This study was disappointing to read but I am not surprised as I navigate the roads and see how everyone is so hurried to get to their destination.
Traffic deaths in the U.S. have increased every month for the past six months compared with the same months in 2014. How astounded are you to hear this type of bad news?
To try to stop this growing trend, the National Safety Council (NSC) encourages all drivers to get more disciplined on safety to stop future fatalities and injuries. Unfortunately the Council expects the increases to continue through summer – already a period known as the 100 deadly days. The risky driving period begins Memorial Day and ends on Labor Day, and the three-month stretch has claimed 48,579 lives since 2010.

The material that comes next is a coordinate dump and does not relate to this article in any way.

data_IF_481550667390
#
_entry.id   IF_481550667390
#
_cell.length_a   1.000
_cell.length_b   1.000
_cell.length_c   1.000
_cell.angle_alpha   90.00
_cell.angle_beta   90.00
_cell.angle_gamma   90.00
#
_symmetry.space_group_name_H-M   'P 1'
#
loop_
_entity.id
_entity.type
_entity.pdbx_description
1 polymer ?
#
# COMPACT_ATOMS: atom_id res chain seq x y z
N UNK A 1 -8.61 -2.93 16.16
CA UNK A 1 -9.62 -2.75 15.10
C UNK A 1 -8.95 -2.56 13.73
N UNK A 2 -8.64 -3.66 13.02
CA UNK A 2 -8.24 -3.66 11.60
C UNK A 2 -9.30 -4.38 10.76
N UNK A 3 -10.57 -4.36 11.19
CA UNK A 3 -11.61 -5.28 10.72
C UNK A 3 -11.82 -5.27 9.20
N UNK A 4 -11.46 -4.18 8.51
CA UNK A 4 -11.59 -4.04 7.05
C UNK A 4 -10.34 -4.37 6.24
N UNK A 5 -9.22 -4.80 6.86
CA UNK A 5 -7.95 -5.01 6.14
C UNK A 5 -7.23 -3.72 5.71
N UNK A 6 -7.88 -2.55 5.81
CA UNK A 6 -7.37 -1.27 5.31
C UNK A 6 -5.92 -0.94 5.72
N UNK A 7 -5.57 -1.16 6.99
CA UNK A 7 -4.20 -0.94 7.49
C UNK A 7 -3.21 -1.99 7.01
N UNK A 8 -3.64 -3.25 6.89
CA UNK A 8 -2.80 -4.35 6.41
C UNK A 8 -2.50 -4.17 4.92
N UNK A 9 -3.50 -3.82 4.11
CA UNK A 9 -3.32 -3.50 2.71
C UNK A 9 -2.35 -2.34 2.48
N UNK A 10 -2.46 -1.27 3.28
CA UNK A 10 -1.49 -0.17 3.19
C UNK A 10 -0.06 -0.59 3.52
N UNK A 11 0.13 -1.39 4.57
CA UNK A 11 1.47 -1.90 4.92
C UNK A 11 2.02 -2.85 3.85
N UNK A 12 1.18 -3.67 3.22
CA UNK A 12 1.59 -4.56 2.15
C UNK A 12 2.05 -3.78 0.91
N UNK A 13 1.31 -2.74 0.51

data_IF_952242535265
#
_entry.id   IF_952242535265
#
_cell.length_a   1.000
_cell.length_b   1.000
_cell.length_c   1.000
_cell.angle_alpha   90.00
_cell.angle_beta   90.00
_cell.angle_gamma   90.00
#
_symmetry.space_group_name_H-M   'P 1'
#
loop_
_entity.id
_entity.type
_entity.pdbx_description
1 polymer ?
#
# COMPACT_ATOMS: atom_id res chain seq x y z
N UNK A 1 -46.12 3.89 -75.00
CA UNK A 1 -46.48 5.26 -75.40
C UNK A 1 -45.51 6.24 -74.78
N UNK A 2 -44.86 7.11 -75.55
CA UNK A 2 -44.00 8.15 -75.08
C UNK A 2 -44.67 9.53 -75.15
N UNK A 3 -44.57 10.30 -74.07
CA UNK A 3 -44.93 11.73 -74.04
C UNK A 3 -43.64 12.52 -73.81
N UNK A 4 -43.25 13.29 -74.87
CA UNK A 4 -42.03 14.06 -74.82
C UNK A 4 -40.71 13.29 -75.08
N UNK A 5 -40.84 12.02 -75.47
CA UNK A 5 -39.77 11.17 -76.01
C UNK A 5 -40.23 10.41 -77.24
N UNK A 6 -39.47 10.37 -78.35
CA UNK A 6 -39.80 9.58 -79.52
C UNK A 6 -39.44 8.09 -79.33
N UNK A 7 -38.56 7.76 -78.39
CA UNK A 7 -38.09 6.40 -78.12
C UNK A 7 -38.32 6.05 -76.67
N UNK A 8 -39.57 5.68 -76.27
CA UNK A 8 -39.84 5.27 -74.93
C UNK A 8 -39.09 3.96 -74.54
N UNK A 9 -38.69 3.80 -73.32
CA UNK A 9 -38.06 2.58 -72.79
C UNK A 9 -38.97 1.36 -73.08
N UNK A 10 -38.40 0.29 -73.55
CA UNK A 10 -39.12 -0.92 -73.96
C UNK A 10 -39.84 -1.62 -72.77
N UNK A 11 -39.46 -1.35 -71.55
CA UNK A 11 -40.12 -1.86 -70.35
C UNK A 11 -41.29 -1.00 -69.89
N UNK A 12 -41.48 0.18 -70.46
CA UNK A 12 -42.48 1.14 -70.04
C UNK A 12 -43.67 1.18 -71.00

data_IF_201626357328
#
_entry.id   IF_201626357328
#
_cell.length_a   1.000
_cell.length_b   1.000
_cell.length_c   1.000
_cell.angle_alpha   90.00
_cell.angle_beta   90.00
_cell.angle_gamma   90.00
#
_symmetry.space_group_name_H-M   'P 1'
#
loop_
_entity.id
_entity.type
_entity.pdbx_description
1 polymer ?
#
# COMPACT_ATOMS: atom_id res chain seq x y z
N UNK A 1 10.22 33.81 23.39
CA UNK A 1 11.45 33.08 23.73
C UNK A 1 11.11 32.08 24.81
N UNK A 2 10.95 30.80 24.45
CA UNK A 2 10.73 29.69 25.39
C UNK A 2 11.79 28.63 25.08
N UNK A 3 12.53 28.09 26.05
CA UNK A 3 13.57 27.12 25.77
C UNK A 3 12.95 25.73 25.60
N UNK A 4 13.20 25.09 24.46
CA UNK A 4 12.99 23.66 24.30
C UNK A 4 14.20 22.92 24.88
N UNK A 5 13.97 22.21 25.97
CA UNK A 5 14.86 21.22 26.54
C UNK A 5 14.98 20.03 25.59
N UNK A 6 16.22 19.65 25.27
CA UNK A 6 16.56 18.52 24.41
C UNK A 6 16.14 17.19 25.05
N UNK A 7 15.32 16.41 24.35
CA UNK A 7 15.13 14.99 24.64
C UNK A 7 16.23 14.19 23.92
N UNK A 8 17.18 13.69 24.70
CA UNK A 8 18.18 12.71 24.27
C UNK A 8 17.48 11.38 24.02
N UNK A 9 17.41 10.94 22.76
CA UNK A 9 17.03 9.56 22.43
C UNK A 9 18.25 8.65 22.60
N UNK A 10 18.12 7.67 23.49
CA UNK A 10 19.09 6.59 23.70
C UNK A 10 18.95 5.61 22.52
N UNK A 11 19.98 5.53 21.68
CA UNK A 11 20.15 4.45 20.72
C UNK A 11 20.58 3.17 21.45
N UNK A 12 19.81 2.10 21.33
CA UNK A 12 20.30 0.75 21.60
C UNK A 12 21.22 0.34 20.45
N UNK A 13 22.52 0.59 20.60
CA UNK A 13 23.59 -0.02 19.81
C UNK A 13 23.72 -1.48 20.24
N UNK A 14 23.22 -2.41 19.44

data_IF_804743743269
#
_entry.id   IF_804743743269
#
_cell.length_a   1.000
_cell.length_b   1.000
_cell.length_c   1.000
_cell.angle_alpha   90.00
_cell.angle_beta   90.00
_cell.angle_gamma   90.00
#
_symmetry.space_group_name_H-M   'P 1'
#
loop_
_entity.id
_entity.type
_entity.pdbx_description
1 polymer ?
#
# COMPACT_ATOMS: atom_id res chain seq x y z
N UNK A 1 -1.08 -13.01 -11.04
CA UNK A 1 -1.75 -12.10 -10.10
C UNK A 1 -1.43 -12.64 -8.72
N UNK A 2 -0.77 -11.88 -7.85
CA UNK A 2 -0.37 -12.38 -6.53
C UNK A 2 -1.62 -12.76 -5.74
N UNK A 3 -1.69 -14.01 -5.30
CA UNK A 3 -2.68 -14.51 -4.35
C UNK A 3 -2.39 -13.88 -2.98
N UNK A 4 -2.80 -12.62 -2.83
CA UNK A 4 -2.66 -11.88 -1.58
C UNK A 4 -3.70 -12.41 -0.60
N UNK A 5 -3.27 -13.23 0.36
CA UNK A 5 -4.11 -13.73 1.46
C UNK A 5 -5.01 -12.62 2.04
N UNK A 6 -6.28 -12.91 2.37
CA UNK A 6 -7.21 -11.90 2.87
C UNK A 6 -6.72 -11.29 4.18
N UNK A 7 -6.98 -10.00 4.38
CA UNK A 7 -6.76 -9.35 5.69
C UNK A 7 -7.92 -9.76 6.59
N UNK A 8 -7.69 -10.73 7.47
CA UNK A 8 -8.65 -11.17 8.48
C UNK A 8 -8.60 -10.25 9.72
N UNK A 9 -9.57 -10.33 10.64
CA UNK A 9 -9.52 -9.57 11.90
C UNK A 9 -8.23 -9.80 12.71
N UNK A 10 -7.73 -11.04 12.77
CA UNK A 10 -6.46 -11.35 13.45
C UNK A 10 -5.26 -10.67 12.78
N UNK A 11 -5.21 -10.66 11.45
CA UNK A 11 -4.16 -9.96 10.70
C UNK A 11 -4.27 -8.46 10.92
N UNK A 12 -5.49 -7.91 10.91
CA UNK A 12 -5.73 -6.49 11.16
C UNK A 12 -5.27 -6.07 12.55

The Council believes the spike in fatal car crashes – an 11-percent increase during the past three months and an 8-percent overall increase in the past six – is due in part to an improving economy. Lower gas prices and lower unemployment rates often lead to an increase in traffic because more people can afford to drive, and many travel long distances and take vacations. Certain crash factors, such as speeding and alcohol, are more common during the summer, too. A yearly average of 2,781 deaths in June, July and August involve speeding, and 2,846 involve alcohol.
To help stay safe on the roads this summer, the Council recommends:
- Make sure every passenger wears a safety belt.
- Designate an alcohol- and drug-free driver or arrange alternate transportation.
- Take regular breaks to avoid fatigue on long trips.
- Never use a cell phone behind the wheel.
Fatal car crashes have seen an 11 percent increase during the past three months and an 8 percent increase in the past six months.